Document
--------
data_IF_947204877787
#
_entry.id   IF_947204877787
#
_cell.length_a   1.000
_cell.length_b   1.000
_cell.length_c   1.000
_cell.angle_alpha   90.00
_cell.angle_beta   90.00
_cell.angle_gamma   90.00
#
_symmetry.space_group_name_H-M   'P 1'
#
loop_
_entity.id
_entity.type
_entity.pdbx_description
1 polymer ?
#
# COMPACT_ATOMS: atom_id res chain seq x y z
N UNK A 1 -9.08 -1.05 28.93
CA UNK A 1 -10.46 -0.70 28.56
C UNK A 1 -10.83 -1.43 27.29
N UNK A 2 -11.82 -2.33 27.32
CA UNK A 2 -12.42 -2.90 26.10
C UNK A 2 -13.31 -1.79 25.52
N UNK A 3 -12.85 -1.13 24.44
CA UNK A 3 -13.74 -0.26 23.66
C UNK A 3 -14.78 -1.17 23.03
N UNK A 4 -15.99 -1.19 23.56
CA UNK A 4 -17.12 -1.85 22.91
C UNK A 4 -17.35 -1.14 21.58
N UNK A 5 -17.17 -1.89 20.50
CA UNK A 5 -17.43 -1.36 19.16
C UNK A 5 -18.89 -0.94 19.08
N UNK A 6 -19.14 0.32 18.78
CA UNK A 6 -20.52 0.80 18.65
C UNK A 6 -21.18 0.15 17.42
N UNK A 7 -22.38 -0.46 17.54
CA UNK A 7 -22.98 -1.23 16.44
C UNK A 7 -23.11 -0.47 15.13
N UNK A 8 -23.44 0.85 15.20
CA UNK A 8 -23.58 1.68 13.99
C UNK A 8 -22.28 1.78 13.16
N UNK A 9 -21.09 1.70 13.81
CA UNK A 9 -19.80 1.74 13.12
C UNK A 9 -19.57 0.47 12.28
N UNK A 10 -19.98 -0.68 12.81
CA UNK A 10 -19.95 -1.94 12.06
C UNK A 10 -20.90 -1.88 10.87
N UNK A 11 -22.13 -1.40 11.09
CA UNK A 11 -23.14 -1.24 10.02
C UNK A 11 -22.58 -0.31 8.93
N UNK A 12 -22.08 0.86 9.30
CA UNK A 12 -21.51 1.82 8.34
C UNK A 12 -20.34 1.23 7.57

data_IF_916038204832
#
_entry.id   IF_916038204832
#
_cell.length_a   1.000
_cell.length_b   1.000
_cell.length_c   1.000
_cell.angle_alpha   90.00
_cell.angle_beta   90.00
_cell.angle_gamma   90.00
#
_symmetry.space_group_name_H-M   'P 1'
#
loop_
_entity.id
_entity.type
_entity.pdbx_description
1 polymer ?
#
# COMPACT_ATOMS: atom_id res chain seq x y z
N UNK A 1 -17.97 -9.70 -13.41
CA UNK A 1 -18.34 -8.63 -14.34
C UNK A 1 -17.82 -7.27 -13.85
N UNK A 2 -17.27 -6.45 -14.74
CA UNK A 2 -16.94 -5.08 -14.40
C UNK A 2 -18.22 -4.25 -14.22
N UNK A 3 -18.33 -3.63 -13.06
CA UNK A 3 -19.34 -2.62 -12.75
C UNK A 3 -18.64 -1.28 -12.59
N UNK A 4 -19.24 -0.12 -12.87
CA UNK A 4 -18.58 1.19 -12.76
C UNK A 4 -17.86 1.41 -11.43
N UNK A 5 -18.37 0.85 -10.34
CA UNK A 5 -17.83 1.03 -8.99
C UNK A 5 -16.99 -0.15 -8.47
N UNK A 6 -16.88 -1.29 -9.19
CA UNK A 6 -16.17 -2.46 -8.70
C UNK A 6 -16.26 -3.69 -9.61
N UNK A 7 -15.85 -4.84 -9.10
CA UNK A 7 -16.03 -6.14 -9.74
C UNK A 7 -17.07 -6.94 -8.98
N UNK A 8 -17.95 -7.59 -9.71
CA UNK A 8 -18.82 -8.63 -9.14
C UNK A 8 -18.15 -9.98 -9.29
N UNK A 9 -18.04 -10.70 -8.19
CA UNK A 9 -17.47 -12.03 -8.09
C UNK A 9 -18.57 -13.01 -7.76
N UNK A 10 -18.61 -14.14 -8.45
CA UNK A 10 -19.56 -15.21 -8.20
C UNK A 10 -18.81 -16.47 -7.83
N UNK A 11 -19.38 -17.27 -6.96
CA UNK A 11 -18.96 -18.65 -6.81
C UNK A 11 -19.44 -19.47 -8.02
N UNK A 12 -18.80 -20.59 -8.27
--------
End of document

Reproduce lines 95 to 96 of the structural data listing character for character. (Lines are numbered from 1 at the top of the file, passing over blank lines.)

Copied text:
N UNK A 7 -15.85 -4.84 -9.10
CA UNK A 7 -16.03 -6.14 -9.74